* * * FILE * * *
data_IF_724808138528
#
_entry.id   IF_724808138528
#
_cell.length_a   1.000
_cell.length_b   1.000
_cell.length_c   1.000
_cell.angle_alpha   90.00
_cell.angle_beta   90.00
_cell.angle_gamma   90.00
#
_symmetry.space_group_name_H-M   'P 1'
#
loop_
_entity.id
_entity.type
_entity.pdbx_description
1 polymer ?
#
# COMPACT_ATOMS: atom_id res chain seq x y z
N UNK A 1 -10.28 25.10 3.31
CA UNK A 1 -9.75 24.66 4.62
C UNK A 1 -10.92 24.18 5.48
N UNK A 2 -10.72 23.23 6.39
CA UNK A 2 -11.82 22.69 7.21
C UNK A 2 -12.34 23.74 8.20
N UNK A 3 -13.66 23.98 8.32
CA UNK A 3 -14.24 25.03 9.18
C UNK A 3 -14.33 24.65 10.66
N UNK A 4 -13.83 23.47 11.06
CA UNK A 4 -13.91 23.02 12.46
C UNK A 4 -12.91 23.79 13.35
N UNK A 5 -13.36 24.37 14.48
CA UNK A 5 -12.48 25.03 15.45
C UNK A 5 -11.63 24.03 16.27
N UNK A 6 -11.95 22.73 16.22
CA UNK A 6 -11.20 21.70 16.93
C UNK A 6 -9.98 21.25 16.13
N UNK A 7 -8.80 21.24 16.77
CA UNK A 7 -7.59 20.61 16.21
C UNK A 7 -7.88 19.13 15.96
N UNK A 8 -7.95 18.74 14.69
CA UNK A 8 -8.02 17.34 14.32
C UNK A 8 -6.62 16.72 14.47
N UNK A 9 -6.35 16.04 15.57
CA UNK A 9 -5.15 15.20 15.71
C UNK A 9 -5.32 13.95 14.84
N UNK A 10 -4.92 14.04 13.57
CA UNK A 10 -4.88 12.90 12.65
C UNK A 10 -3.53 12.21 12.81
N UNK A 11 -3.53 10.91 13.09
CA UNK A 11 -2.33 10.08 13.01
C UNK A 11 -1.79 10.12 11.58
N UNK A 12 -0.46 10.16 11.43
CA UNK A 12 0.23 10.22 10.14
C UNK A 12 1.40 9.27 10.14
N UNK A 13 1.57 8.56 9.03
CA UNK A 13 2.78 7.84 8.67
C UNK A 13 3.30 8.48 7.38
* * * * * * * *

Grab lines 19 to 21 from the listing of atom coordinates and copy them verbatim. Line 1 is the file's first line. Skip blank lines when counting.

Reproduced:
#
# COMPACT_ATOMS: atom_id res chain seq x y z
N UNK A 1 -10.28 25.10 3.31